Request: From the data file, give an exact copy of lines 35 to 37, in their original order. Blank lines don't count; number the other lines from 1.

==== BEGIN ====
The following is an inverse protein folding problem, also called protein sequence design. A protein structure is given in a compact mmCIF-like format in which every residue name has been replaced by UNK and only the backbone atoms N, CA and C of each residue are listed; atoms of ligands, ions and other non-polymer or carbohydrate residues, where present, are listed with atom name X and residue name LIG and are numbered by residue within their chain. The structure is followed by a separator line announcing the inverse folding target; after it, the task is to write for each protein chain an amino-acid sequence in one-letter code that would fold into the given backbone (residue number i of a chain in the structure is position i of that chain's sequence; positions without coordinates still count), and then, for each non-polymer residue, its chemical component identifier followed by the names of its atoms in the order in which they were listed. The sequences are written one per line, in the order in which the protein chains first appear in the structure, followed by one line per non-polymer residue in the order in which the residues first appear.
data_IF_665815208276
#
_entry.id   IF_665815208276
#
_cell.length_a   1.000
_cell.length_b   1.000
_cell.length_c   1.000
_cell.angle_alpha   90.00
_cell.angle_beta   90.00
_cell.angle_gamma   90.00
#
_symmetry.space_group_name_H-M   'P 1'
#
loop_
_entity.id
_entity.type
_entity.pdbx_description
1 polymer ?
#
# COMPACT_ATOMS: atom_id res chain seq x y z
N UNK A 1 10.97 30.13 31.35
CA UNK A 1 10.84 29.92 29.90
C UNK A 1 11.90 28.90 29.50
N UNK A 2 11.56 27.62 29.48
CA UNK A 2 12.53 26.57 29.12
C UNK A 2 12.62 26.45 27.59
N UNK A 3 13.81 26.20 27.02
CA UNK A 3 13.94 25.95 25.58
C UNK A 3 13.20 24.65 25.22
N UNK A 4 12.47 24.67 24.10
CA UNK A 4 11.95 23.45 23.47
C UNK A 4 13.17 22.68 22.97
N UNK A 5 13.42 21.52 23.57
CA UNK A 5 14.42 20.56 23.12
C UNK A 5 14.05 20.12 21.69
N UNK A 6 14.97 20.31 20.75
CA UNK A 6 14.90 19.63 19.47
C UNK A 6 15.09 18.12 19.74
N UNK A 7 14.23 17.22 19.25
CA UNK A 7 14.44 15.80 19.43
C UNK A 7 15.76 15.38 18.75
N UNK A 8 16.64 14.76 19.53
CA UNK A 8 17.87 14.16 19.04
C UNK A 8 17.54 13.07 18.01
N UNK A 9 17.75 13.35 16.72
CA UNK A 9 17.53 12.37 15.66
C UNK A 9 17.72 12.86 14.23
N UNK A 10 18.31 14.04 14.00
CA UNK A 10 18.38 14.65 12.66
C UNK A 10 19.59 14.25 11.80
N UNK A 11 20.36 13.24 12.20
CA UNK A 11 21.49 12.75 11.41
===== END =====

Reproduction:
CA UNK A 5 14.42 20.56 23.12
C UNK A 5 14.05 20.12 21.69
N UNK A 6 14.97 20.31 20.75